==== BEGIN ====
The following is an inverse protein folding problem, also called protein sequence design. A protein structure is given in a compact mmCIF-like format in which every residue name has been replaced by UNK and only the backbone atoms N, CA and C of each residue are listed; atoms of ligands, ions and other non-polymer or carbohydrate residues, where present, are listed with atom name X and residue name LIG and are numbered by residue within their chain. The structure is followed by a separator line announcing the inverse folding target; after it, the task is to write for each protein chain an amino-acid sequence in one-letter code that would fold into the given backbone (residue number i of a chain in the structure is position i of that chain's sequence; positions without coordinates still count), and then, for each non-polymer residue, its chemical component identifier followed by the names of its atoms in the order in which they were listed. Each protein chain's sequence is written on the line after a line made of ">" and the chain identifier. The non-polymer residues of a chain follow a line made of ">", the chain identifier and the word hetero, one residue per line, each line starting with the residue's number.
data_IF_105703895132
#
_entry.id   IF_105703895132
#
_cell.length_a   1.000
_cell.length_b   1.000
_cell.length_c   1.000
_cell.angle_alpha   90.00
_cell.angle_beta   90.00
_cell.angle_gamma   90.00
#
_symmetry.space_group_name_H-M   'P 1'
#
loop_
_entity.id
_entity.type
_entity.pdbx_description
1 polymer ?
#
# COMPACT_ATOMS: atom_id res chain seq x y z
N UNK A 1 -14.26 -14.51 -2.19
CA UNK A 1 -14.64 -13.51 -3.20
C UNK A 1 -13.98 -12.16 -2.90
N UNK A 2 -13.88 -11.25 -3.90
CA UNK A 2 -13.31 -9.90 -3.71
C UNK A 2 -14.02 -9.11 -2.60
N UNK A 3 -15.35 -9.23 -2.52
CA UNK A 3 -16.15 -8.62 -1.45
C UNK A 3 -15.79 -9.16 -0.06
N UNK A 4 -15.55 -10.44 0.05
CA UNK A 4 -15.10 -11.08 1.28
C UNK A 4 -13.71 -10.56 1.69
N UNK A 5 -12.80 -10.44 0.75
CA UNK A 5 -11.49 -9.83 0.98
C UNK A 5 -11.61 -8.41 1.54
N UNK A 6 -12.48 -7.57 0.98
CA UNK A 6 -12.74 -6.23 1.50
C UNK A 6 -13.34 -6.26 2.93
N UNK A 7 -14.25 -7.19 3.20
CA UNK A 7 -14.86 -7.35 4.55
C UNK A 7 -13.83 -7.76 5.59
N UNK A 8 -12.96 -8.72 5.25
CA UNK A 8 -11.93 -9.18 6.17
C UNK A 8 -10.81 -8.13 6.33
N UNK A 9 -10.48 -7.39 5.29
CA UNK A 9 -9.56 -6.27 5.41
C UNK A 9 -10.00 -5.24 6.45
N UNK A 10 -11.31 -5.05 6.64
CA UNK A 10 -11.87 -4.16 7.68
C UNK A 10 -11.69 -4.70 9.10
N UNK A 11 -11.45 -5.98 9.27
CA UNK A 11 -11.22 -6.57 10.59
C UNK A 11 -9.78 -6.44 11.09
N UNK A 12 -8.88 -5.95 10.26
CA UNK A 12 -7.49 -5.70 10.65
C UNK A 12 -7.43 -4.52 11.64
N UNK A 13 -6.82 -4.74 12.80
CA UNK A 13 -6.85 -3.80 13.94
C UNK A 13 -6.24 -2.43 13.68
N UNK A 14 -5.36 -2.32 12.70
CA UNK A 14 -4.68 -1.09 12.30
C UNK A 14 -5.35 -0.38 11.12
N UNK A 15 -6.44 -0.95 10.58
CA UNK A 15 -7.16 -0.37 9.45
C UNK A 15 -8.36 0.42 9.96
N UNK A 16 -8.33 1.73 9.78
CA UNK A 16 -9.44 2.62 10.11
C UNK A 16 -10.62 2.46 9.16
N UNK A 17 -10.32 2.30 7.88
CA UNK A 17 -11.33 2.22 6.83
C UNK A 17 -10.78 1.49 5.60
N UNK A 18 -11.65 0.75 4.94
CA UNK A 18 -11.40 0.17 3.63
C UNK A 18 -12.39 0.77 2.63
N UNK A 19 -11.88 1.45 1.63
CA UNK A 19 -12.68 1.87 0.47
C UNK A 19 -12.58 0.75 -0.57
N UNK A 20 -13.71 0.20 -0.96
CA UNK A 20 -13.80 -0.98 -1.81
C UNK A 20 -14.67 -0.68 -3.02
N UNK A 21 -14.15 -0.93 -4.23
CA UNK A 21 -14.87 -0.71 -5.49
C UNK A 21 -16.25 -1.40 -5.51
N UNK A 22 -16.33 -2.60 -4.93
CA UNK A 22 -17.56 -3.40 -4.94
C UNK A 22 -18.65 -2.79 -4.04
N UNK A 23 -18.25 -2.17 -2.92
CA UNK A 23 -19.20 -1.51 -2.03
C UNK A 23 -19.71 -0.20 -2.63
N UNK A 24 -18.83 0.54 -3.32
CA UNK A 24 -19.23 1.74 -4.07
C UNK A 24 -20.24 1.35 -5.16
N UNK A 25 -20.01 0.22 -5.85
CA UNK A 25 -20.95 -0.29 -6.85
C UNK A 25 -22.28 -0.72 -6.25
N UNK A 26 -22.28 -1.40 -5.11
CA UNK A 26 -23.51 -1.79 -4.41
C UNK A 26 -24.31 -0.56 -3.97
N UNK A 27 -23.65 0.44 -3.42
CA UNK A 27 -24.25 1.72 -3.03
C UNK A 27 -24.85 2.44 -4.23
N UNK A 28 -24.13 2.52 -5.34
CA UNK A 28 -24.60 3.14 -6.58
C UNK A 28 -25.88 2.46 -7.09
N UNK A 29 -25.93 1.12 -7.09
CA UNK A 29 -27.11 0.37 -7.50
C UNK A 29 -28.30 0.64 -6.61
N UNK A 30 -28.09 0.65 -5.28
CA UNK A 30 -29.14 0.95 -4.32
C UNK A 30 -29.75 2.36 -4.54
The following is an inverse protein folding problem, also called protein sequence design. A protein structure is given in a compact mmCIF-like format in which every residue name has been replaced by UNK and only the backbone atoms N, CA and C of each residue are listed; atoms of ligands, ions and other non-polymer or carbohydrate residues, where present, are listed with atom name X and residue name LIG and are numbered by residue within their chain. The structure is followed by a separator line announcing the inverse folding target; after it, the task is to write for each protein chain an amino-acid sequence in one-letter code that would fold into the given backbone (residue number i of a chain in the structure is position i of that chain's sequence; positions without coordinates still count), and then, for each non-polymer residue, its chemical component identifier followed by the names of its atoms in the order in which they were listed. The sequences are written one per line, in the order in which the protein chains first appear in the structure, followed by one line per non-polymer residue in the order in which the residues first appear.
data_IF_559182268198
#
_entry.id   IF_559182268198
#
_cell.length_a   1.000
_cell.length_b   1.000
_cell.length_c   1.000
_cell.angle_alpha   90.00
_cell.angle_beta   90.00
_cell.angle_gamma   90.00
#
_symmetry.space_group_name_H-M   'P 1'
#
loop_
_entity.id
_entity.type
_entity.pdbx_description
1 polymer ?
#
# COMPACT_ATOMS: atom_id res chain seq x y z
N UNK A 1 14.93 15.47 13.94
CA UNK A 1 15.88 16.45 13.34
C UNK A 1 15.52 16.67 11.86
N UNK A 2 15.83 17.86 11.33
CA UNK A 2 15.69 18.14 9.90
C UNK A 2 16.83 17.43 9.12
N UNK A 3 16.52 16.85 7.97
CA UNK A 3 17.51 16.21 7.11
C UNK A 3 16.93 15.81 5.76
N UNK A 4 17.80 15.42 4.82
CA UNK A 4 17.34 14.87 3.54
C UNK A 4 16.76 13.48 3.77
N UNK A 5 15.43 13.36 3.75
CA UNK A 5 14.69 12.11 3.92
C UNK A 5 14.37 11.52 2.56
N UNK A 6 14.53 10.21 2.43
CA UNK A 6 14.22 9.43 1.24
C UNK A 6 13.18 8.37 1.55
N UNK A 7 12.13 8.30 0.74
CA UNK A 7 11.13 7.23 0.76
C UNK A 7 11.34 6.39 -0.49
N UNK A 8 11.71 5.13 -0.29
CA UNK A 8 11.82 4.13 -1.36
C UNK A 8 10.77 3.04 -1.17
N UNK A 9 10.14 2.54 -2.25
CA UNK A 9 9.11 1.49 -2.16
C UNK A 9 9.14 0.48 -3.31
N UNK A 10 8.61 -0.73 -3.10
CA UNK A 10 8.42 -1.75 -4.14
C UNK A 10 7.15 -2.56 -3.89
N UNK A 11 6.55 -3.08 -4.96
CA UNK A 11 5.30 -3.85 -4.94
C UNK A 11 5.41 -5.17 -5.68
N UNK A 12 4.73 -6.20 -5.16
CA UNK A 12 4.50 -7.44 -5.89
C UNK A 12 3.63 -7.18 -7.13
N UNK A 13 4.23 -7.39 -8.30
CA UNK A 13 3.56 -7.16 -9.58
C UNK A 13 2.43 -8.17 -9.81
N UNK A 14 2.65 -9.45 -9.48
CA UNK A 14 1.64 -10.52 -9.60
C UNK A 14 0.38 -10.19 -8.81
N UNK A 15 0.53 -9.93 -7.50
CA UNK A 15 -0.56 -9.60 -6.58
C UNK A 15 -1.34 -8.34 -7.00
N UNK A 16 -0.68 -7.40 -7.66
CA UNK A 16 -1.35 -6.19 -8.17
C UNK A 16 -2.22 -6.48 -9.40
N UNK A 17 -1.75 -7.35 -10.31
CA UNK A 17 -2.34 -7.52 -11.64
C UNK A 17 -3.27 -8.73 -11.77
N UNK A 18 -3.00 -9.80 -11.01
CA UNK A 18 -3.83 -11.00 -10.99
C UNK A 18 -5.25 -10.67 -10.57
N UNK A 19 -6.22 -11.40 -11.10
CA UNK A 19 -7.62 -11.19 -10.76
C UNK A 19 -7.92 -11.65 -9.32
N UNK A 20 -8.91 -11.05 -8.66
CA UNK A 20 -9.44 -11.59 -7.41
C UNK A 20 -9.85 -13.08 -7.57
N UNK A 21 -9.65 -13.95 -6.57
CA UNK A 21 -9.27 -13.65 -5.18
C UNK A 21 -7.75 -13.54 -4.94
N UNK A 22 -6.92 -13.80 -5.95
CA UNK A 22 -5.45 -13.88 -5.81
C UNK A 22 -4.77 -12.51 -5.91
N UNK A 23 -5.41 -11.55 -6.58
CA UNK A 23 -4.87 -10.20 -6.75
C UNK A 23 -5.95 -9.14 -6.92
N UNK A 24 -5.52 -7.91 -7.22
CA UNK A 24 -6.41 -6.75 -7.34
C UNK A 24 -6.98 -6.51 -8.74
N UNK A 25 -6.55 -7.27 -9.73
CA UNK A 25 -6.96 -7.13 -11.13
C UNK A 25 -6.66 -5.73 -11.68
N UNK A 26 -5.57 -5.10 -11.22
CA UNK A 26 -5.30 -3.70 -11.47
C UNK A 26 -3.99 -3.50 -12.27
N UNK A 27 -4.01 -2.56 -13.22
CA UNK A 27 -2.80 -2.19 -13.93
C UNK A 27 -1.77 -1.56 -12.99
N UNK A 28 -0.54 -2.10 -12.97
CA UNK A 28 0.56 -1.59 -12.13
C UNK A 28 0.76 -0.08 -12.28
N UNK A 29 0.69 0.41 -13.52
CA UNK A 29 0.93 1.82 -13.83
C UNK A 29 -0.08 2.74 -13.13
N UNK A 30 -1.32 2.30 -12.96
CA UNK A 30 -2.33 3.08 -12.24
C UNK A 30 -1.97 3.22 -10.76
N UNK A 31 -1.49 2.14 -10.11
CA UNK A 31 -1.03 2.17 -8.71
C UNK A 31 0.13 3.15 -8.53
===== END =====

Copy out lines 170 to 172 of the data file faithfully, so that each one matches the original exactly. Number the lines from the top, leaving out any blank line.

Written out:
CA UNK A 13 3.56 -7.16 -9.58
C UNK A 13 2.43 -8.17 -9.81
N UNK A 14 2.65 -9.45 -9.48